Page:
That lawsuit has a chance to affect the legalization efforts for NY online poker moving forward as well.
The DFS lawsuit in New York
The filing from a group of NY citizens says that the law authorizing, legalizing and regulating DFS is not constitutional.
The law simply changed the state’s gambling code to exclude DFS from the definition of gambling, instead of amending the constitution. The lawsuit contends that the action taken by the the state legislature and Gov. Andrew Cuomo when they enacted a law regarding DFS this summer doesn’t pass muster under the constitution.
The plaintiffs also go on to say that DFS is gambling, and not a game of skill.
The interests behind the lawsuit — including the group Stop Predatory Gambling — are certain of the law’s illegality. But the opposition — including the law’s authors and the DFS industry — are just as certain it is just fine:
Here was a joint statement from DFS operators DraftKings and FanDuel after the lawsuit came to light:
“The state constitution specifically gives the legislature the power to define what is – and what is not – gambling, and the legislature has done so a number of times in the past and long before the emergence of fantasy sports. The Attorney General, who certainly has had some strong opinions about fantasy sports, has clearly stated he will enforce and defend this new law. This is a layup – they have no case.”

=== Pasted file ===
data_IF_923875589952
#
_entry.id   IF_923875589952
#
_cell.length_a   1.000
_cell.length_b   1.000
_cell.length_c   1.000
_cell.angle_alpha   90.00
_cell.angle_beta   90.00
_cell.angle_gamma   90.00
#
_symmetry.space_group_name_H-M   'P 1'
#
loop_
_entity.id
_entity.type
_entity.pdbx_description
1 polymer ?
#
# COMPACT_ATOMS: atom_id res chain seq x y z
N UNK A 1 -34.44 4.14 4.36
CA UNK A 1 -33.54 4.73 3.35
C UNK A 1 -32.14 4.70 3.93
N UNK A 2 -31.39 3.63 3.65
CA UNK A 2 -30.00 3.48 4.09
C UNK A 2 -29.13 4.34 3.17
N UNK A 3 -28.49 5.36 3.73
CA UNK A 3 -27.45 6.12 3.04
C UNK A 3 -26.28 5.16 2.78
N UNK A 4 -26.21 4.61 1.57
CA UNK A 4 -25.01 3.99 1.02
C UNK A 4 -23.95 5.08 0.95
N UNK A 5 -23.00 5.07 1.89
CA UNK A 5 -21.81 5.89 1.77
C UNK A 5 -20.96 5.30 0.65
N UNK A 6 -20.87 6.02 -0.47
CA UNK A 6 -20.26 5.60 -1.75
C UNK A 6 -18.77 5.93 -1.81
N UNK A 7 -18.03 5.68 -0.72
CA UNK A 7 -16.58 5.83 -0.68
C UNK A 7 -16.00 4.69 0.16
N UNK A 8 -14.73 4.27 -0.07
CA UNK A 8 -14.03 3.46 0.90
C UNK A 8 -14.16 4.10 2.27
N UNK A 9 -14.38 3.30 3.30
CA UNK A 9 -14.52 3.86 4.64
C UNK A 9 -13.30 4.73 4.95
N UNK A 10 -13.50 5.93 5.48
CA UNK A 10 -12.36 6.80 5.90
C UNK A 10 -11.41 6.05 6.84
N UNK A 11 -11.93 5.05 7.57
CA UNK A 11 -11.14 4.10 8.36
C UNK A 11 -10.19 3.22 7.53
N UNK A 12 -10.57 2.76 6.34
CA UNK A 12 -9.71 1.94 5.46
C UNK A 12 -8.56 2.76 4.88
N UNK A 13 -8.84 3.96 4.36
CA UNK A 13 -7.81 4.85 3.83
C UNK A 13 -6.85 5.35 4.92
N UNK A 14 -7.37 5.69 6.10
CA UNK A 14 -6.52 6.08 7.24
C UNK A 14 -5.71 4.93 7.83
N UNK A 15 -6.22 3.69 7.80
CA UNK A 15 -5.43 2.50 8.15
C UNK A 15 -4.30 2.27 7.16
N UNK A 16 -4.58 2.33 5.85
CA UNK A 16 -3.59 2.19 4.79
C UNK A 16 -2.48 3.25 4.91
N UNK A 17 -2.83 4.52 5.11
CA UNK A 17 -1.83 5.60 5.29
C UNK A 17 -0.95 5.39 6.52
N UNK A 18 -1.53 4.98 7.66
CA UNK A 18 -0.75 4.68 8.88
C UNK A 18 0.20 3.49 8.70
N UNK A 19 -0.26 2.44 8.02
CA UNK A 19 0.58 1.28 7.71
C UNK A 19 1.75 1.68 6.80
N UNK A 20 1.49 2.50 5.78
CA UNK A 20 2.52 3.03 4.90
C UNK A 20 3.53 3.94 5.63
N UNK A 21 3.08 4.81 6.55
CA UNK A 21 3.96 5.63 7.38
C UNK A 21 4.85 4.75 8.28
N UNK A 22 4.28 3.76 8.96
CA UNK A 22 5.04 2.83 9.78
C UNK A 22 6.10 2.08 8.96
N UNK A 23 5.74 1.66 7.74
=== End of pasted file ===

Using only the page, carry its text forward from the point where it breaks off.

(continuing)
The problem for online poker
Who is on the right side? That’s going to be up to the New York State Supreme Court to decide, at least initially.
But if the court system sides on the side of the law being unconstitutional, it also poses a real problem for ongoing efforts to legalize online poker in the state.
Why? Because the same mechanism is being used in regard to online poker.
An online poker bill passed in the Senate earlier this year but was not taken up by the Assembly. The legislation attempts to get around having to amend the constitution by calling poker a game of skill, much like the DFS law does.
The state constitution prohibits “pool-selling, bookmaking, or any other kind of gambling,” unless it is specifically exempted in the constitution. Whether the legislature can call things like DFS and poker “not gambling” via the state gambling code, without a constitutional amendment, will be the central question of the lawsuit.
All of the above means a successful lawsuit on the DFS front would likely mean online poker would also be adversely affected, and would have to go the route of changing the constitution.[i15-table tableid=20717][i15-table tableid=19346]
No answer on DFS, poker soon?
If the lawsuit isn’t just dismissed by the NY State Supreme Court, a lengthy court battle could be in the cards.
Any decision in the case would certainly be appealed to a higher court, meaning we could be years from a determination of law.
There’s also uncertainty that New York will pass an online poker bill at all, although there is a chance it could happen in 2017. Complicating matters is Rep. Gary Pretlow, who chairs the gaming committee in the Assembly and is on the record saying poker is gambling.
Either way, the path forward for online poker could very well be affected by the DFS lawsuit. A constitutional amendment is a safer route, legally, but the process takes a long time and has no guarantee of success.